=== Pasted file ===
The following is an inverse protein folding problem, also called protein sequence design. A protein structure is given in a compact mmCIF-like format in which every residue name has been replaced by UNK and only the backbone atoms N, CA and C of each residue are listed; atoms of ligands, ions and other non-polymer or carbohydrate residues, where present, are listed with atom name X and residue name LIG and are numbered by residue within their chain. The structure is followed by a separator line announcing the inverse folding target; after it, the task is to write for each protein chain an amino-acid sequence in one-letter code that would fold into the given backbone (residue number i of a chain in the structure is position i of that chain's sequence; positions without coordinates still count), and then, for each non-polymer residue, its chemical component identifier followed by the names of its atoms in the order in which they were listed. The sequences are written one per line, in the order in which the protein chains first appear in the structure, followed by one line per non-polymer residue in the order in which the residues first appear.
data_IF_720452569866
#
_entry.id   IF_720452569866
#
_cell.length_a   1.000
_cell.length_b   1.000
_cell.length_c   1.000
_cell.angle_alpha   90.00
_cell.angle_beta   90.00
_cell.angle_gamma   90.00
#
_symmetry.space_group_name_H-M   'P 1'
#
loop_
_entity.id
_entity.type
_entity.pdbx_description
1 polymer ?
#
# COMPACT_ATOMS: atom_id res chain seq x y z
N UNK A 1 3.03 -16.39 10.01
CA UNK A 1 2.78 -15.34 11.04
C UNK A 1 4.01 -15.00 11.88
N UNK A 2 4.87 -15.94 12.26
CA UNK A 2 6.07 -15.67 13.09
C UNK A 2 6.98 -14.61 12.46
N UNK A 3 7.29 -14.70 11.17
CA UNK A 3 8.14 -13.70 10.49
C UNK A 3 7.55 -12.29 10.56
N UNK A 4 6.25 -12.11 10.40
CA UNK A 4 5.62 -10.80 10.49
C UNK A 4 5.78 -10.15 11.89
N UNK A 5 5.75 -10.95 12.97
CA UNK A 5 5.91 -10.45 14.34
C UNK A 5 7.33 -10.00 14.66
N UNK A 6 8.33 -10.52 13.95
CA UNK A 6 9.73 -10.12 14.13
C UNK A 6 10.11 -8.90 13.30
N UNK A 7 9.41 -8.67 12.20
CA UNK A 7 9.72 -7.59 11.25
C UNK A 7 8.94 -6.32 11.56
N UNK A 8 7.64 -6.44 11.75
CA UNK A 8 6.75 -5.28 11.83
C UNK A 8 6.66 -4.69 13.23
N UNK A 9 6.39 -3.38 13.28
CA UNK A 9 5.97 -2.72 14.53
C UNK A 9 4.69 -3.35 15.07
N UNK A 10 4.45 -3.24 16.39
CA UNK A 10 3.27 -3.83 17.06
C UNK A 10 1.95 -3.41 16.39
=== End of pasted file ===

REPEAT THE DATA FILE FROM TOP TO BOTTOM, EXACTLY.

The following is an inverse protein folding problem, also called protein sequence design. A protein structure is given in a compact mmCIF-like format in which every residue name has been replaced by UNK and only the backbone atoms N, CA and C of each residue are listed; atoms of ligands, ions and other non-polymer or carbohydrate residues, where present, are listed with atom name X and residue name LIG and are numbered by residue within their chain. The structure is followed by a separator line announcing the inverse folding target; after it, the task is to write for each protein chain an amino-acid sequence in one-letter code that would fold into the given backbone (residue number i of a chain in the structure is position i of that chain's sequence; positions without coordinates still count), and then, for each non-polymer residue, its chemical component identifier followed by the names of its atoms in the order in which they were listed. The sequences are written one per line, in the order in which the protein chains first appear in the structure, followed by one line per non-polymer residue in the order in which the residues first appear.
data_IF_720452569866
#
_entry.id   IF_720452569866
#
_cell.length_a   1.000
_cell.length_b   1.000
_cell.length_c   1.000
_cell.angle_alpha   90.00
_cell.angle_beta   90.00
_cell.angle_gamma   90.00
#
_symmetry.space_group_name_H-M   'P 1'
#
loop_
_entity.id
_entity.type
_entity.pdbx_description
1 polymer ?
#
# COMPACT_ATOMS: atom_id res chain seq x y z
N UNK A 1 3.03 -16.39 10.01
CA UNK A 1 2.78 -15.34 11.04
C UNK A 1 4.01 -15.00 11.88
N UNK A 2 4.87 -15.94 12.26
CA UNK A 2 6.07 -15.67 13.09
C UNK A 2 6.98 -14.61 12.46
N UNK A 3 7.29 -14.70 11.17
CA UNK A 3 8.14 -13.70 10.49
C UNK A 3 7.55 -12.29 10.56
N UNK A 4 6.25 -12.11 10.40
CA UNK A 4 5.62 -10.80 10.49
C UNK A 4 5.78 -10.15 11.89
N UNK A 5 5.75 -10.95 12.97
CA UNK A 5 5.91 -10.45 14.34
C UNK A 5 7.33 -10.00 14.66
N UNK A 6 8.33 -10.52 13.95
CA UNK A 6 9.73 -10.12 14.13
C UNK A 6 10.11 -8.90 13.30
N UNK A 7 9.41 -8.67 12.20
CA UNK A 7 9.72 -7.59 11.25
C UNK A 7 8.94 -6.32 11.56
N UNK A 8 7.64 -6.44 11.75
CA UNK A 8 6.75 -5.28 11.83
C UNK A 8 6.66 -4.69 13.23
N UNK A 9 6.39 -3.38 13.28
CA UNK A 9 5.97 -2.72 14.53
C UNK A 9 4.69 -3.35 15.07
N UNK A 10 4.45 -3.24 16.39
CA UNK A 10 3.27 -3.83 17.06
C UNK A 10 1.95 -3.41 16.39